Mushtak Parker looks at a slight slackening of Sukuk activity and raises some question as to what might be behind it given the flurry of issuances that occurred in the first five months of this year
A wash with a surfeit of liquidity in the two key regional markets of the Gulf Cooperation Council (GCC) countries and South East Asia, especially Malaysia and Indonesia, and with the tough capital and liquidity requirements for financial services institutions under the new Basel III Concordat driving banks into more direct investments, is the global Sukuk market losing its gloss?
Judging by the flurry of activities in the Sukuk market in the first five months of 2015, the market certainly seems to have maintained its sustainability, albeit its buoyancy is not as pronounced as for the same period in the last two years.
Perhaps the slowdown was partly due to the onset of Ramadan in the third week of June, when business and finance traditionally slows down dramatically especially in the GCC countries, and equally traditionally sees a hike in the months immediately after the Hajj, the Muslim pilgrimage, which is just over a month after the end of Ramadan. Or are there other forces at work contributing to this perceived slowdown?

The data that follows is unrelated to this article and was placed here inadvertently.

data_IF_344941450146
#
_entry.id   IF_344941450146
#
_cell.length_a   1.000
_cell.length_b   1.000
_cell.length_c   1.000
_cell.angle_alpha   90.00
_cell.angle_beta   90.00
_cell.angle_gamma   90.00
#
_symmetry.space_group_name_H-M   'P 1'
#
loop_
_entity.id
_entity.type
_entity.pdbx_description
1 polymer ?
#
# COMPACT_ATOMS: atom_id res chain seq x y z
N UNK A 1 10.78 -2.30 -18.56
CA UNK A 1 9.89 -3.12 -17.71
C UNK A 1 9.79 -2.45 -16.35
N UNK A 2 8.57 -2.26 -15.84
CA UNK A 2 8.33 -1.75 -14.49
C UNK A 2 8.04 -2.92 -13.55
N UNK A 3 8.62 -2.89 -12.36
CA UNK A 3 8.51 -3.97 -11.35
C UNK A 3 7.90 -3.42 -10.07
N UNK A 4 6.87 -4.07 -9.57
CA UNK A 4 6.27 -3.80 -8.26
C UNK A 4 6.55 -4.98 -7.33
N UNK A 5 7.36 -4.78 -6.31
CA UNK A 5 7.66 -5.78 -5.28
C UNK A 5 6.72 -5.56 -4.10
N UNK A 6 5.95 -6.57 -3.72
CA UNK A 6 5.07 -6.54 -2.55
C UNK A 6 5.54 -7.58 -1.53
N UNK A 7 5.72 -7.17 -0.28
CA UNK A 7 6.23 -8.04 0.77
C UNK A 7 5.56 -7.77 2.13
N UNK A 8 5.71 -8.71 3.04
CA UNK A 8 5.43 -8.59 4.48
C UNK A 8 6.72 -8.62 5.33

The figures are implicit. According to Dr Nik Ramlah Mahmood, the deputy chief executive officer of the Securities Commission Malaysia (SC), the securities regulator, global Sukuk issuance for first quarter 2015 totalled $19bn, compared with $24bn for the same period in 2014.
However, the projections of international credit rating agency Standard & Poor (S&P) are even more depressed. Dr Mohamed Damak, director, global head of Islamic finance at S&P, projects that “the total Sukuk issuance is likely to drop significantly on the back of lower issuance from central banks that have switched to other shorter liquidity management instruments”.
According to S&P, total Sukuk issuance for the year ending 31 May 2015 amounted to $33.7bn compared with $50.5bn for the same period in the previous year.
Perhaps expectations have been unrealistic for a nascent Islamic finance industry with a contemporary market history of a mere four decades and a Sukuk origination history of just two decades. In reality, according to the Islamic Financial Services Board (IFSB), the prudential and supervisory standard setting body for the international Islamic financial services industry, the total global Sukuk market constitutes a mere 0.25 per cent of the global bond market.